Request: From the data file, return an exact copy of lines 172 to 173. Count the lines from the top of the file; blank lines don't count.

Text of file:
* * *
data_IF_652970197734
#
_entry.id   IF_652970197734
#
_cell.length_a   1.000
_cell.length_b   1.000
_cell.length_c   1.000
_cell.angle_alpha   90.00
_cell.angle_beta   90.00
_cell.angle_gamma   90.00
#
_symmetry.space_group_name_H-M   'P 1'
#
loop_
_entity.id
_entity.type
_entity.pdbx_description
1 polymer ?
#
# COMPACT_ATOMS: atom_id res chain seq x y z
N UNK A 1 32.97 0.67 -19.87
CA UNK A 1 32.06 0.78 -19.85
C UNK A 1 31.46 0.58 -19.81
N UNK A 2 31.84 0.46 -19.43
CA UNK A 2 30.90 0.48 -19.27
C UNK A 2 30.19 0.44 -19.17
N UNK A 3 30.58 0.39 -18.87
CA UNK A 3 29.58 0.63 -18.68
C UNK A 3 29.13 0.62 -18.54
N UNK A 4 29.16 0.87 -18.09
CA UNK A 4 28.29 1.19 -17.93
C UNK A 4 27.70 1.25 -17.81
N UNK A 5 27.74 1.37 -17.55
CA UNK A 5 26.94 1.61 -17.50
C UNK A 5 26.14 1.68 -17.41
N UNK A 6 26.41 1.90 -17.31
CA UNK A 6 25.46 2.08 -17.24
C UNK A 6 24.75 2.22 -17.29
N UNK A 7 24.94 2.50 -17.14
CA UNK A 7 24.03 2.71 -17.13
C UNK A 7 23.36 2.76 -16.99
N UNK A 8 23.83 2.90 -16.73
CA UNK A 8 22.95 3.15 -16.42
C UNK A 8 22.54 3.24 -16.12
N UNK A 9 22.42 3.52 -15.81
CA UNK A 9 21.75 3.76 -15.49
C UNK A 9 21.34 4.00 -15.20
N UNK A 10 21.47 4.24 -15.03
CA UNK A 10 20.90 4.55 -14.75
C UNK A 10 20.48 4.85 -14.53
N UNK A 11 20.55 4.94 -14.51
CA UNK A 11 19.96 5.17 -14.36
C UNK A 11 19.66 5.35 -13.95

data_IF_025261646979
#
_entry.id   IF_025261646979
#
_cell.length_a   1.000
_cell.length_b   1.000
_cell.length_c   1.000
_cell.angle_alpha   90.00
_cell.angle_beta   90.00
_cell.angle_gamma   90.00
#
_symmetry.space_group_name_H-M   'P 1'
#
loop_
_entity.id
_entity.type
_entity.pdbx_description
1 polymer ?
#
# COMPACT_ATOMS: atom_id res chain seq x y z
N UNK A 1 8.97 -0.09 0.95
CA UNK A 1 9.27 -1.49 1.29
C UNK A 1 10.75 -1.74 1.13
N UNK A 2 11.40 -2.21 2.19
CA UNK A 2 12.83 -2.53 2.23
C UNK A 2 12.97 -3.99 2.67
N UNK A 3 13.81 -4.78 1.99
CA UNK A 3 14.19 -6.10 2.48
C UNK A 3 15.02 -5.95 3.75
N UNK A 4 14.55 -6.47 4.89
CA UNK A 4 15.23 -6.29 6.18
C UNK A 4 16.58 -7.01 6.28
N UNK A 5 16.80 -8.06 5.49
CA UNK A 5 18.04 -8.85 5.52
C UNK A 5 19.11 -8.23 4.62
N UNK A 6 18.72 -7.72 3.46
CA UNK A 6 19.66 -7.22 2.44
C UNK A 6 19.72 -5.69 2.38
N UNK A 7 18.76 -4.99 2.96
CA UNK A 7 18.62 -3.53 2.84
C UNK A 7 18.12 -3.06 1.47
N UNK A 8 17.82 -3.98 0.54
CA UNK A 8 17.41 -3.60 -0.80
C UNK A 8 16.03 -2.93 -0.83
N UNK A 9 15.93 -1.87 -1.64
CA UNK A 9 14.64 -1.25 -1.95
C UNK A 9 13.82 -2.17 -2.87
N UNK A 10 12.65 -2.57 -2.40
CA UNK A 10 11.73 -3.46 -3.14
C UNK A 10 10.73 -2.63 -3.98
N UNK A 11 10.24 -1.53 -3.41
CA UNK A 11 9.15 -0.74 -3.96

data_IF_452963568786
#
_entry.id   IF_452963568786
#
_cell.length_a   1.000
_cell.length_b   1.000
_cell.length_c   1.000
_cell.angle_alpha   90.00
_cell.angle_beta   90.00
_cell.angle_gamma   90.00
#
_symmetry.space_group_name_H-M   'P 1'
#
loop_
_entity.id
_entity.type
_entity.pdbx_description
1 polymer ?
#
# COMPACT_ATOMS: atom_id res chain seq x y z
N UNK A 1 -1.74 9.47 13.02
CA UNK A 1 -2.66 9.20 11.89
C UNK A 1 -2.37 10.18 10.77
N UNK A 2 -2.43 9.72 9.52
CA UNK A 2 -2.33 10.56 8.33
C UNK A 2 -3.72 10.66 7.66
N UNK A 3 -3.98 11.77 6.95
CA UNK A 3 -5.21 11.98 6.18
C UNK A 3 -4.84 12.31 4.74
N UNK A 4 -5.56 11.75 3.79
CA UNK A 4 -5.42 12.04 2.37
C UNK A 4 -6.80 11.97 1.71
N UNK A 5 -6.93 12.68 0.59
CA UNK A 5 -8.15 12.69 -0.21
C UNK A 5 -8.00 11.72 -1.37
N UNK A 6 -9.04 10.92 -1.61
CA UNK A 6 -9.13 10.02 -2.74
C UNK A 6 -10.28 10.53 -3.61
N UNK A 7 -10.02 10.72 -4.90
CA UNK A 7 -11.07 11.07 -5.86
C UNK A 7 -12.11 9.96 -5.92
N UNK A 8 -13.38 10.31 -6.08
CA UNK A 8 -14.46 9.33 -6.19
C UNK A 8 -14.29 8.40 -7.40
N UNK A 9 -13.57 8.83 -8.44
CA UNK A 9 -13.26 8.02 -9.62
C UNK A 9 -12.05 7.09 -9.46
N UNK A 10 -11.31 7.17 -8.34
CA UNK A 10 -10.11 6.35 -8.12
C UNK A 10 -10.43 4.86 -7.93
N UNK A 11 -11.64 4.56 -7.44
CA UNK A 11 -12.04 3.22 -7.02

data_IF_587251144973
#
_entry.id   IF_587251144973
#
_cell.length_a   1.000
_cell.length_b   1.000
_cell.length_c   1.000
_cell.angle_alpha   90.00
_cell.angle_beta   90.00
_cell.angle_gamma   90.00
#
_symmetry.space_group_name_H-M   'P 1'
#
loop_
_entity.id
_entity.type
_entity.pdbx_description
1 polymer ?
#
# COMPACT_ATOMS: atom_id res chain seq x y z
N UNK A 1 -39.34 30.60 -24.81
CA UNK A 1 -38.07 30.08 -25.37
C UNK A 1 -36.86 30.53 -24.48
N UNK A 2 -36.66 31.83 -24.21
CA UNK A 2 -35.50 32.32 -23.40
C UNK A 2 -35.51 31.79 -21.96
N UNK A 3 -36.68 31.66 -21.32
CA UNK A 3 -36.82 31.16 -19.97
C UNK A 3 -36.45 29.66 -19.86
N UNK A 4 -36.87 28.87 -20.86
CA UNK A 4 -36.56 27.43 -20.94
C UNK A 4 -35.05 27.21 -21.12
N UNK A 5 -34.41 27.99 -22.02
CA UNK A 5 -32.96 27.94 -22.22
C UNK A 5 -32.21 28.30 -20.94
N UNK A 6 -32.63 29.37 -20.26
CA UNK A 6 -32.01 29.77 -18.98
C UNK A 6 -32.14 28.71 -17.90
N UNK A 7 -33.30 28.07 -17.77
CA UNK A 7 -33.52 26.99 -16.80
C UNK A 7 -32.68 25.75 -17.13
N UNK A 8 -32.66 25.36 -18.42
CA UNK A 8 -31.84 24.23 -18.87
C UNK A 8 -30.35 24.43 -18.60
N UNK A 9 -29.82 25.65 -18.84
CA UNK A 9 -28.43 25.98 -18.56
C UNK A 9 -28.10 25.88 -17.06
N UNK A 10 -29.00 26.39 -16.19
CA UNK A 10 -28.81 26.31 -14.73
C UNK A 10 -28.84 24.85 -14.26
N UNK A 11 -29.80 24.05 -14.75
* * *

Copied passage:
_entity.id
_entity.type